In our book, “The People, The Land and The Future of Israel,” Pastor David Epstein, in his chapter “Israel and the Local Pastor,” discusses why he, as a pastor, has such a great love for both the Jewish people and the nation of Israel. He tells his own personal story to share why his love for the Jewish people is personal. His name speaks of his great-grandfather’s Jewish heritage, but it also reminds him of how his father was the victim of ruthless anti-Semitism. Through the witness of his family, Pastor Epstein placed his faith in the Messiah, Jesus.
Below is an excerpt from his chapter in, “The People, The Land and The Future of Israel.” If you would like to read the full chapter, you can purchase the book here.
The greatest spiritual influence in my life growing up was my mom, who not only prayed for me like no one ever prayed for me, but she also modeled for me a great love for the Jewish people, the land of Israel, and biblical history and prophecy. She visited Israel seven times and returning on one trip from Tel Aviv she said to the Israeli seated next to her, “I just want you to know how much I love Israel and the Jewish people.” The Israeli was pleasantly surprised and asked, “Why do you love us?” And my mom answered, “Because you have given the world the Messiah, my Lord Jesus.” She then proceeded to share the gospel with him. In New York City, where I have pastored for the past seventeen years, within a few blocks of my church and apartment are the offices of my Jewish doctor, my Jewish barber (whom sadly, I no longer need), and my Jewish chiropractor, with whom I have had a number of interesting spiritual discussions, and who has attended a Passover Seder at my church.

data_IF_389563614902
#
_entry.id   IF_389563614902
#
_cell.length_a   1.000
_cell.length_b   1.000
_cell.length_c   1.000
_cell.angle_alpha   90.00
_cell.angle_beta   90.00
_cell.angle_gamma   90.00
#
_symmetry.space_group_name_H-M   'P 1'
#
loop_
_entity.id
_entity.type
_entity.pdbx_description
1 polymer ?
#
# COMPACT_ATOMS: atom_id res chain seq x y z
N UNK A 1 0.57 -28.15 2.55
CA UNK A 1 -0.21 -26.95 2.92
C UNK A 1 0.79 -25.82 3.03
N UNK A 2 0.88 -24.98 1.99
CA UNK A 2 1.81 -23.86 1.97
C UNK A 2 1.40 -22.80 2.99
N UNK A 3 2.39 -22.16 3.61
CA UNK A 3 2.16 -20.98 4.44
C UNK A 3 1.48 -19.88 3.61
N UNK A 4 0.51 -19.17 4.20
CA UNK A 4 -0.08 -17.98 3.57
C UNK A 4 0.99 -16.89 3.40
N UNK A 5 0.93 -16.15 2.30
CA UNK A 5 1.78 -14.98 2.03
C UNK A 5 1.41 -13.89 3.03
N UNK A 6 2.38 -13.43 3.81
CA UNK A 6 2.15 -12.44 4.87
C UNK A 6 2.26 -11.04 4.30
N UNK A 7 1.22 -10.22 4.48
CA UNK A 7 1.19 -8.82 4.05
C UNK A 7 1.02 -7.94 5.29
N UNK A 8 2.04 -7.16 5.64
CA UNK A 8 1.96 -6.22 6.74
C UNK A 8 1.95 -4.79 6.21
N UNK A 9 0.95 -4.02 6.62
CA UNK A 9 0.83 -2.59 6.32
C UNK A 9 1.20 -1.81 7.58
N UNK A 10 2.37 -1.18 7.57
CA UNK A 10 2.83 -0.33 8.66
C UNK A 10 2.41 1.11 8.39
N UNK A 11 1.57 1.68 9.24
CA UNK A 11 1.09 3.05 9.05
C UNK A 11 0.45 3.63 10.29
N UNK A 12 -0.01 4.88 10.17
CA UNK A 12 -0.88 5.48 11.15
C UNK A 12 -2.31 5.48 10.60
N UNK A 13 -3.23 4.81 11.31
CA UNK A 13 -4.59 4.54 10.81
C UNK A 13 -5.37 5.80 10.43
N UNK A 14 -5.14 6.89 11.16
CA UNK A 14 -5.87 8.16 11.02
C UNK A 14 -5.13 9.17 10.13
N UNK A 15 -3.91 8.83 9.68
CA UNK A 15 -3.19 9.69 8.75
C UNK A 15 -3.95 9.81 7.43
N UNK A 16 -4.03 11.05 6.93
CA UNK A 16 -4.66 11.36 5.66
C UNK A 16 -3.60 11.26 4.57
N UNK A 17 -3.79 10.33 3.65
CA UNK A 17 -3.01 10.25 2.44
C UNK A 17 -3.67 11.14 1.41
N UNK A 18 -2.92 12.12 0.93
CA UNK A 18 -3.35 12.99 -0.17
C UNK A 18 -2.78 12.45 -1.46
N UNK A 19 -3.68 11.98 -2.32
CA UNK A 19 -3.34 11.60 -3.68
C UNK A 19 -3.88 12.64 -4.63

There are many reasons why I, as a pastor, love Israel and the Jewish people:
It’s Personal (it’s my thing)
My name, David Paul Epstein, offers the first glimpse of why it’s personal. My paternal great grandfather was a Russian Jew. He and his family were victims of the pogroms, harassed and driven from their home by hate-filled anti-Semites. Like Tevye in Fiddler on the Roof, I’m sure that my great grandfather occasionally asked God, “Why couldn’t you have chosen somebody else?” But by God’s grace, he was able to come to America. So out of the crucible of suffering there emerged new life. By law, those immigrants were required to legally adopt the name of the individual who sponsored them—in my family’s case, that was a German Jewish businessman named Epstein. To this day we are not quite sure of our original family name—only God knows.